Gary Sheffield said, "The thing about the Mitchell Report is that I cringe about it because the guy who wrote the report didn't talk to me," Sheffield said. "If he talked to me I would respect that no matter what. But I cringe on that because he didn't." NY POST, February 17, 2011
Now read what Gary said on this matter February 26, 2007 in USA TODAY “The (players) association told us this is just a witch hunt. They don't want us to talk to them. This is all about getting (Bonds).
"If this was legitimate and they did it the right way, it would be different. But this a witch hunt. They're just trying to collect a lot of stuff that doesn't make any sense and throw the shit against the wall."
If Gary had never talked to George Mitchell how does he know "They're just trying to collect a lot of stuff that doesn't make any sense..."?
Furthermore, George Mitchell said he sent a letter to Gary on February 1, 2007. Gary said he never received it. But isn't that an acknowledgement that he did try to talk to you?
Is Gary Sheffield a Hall of Famer? Yes. Will he be inducted having been implicated in the Mitchell Report & admitting to using a steroid unbeknownst to him? No. Don't cry Gary because you will be inducted on the first ballot in the steroid wing!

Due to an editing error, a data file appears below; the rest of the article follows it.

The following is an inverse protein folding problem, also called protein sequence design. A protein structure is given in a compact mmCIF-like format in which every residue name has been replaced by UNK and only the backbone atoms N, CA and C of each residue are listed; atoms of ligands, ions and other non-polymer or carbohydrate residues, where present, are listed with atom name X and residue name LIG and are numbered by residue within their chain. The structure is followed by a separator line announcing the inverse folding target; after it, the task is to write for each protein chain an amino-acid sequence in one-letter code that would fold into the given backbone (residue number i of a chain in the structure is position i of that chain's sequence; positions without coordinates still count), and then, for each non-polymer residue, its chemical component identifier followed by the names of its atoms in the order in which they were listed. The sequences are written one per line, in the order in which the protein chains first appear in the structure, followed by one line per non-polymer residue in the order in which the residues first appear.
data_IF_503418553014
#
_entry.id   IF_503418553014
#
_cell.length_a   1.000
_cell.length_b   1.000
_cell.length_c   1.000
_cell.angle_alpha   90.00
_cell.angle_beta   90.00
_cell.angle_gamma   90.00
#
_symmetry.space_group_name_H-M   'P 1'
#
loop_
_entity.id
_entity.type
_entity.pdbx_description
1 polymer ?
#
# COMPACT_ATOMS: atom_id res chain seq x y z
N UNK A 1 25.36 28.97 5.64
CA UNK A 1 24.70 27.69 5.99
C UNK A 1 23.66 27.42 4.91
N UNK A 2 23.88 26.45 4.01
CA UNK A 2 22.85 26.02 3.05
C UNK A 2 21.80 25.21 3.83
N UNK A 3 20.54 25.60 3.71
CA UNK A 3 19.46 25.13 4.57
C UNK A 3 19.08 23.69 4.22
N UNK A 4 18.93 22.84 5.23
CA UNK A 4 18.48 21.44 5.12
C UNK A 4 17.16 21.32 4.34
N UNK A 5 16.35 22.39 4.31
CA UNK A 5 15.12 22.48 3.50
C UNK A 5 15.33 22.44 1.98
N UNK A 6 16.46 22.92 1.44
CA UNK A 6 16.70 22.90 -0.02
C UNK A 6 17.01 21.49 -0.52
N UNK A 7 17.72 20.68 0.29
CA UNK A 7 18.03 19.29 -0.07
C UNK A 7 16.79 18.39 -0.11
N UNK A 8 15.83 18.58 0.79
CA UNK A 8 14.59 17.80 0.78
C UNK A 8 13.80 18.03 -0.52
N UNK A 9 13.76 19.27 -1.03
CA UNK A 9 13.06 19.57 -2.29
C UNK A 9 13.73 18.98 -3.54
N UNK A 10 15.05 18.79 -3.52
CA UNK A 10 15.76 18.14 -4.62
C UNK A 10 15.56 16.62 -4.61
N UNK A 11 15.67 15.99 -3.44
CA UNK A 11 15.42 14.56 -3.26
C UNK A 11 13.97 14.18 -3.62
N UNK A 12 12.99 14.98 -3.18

About the Card
Is there any wonder why 1989 Upper Deck took off the way it did? Look at Fleer's entry for their 1989 design. It makes you wonder how bad were the alternates that this design got the go ahead.
Gray back with white stripes. No thank you. They also showcase the photo in the exact same parallelogram design as 1986 Donruss. Then they leave this white negative space to slap on their plain logo but all it does is draw your eyes to that spot because of the unevenness.
1989 Fleer is a disaster.
For a player with such a ferocious swing and monster stats Gary Sheffield was never a hobby star. His volatile personality didn't endear him to anyone. Combine that with poorly timed injuries and being traded a lot Gary never got the hobby love that a player with his abilities deserved. His rookie card slabs can be had for less than $20. I can't say it's a good investment because there won't be any revisionist history telling you how great he was to see play.
That being said Gary is still one of my favorite players because he was a bad man with a bat in his hand. He never gave an at bat away. His autobiography Inside Power is a candid look into his life as pro ball player and growing up with pitching legend Doc Gooden.